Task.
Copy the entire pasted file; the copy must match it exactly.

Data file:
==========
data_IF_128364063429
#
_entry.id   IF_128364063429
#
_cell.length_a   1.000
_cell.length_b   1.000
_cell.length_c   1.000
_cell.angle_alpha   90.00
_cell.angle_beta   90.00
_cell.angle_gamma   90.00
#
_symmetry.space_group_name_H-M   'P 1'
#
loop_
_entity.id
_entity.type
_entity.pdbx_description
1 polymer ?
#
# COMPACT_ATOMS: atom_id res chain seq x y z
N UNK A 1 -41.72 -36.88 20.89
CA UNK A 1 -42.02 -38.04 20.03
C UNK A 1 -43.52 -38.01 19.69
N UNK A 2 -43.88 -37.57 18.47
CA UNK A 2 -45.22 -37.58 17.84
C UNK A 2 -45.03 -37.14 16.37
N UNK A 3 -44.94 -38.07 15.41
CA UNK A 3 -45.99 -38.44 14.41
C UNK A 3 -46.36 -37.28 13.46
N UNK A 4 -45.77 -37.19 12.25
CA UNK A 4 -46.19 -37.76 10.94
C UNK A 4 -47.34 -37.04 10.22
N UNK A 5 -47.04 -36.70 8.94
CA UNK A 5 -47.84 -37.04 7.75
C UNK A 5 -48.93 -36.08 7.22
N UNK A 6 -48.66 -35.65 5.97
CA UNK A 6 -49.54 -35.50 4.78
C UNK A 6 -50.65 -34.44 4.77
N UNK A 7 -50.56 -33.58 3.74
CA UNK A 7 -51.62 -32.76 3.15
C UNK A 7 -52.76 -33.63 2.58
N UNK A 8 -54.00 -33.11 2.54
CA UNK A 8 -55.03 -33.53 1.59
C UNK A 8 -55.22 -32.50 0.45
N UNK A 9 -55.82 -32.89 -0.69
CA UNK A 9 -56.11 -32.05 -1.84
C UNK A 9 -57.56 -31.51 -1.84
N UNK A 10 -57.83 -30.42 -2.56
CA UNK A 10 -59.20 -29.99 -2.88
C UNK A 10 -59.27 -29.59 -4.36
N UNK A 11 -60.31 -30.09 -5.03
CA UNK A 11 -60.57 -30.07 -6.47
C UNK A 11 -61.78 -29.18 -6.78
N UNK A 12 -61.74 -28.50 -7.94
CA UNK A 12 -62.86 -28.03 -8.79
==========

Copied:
data_IF_128364063429
#
_entry.id   IF_128364063429
#
_cell.length_a   1.000
_cell.length_b   1.000
_cell.length_c   1.000
_cell.angle_alpha   90.00
_cell.angle_beta   90.00
_cell.angle_gamma   90.00
#
_symmetry.space_group_name_H-M   'P 1'
#
loop_
_entity.id
_entity.type
_entity.pdbx_description
1 polymer ?
#
# COMPACT_ATOMS: atom_id res chain seq x y z
N UNK A 1 -41.72 -36.88 20.89
CA UNK A 1 -42.02 -38.04 20.03
C UNK A 1 -43.52 -38.01 19.69
N UNK A 2 -43.88 -37.57 18.47
CA UNK A 2 -45.22 -37.58 17.84
C UNK A 2 -45.03 -37.14 16.37
N UNK A 3 -44.94 -38.07 15.41
CA UNK A 3 -45.99 -38.44 14.41
C UNK A 3 -46.36 -37.28 13.46
N UNK A 4 -45.77 -37.19 12.25
CA UNK A 4 -46.19 -37.76 10.94
C UNK A 4 -47.34 -37.04 10.22
N UNK A 5 -47.04 -36.70 8.94
CA UNK A 5 -47.84 -37.04 7.75
C UNK A 5 -48.93 -36.08 7.22
N UNK A 6 -48.66 -35.65 5.97
CA UNK A 6 -49.54 -35.50 4.78
C UNK A 6 -50.65 -34.44 4.77
N UNK A 7 -50.56 -33.58 3.74
CA UNK A 7 -51.62 -32.76 3.15
C UNK A 7 -52.76 -33.63 2.58
N UNK A 8 -54.00 -33.11 2.54
CA UNK A 8 -55.03 -33.53 1.59
C UNK A 8 -55.22 -32.50 0.45
N UNK A 9 -55.82 -32.89 -0.69
CA UNK A 9 -56.11 -32.05 -1.84
C UNK A 9 -57.56 -31.51 -1.84
N UNK A 10 -57.83 -30.42 -2.56
CA UNK A 10 -59.20 -29.99 -2.88
C UNK A 10 -59.27 -29.59 -4.36
N UNK A 11 -60.31 -30.09 -5.03
CA UNK A 11 -60.57 -30.07 -6.47
C UNK A 11 -61.78 -29.18 -6.78
N UNK A 12 -61.74 -28.50 -7.94
CA UNK A 12 -62.86 -28.03 -8.79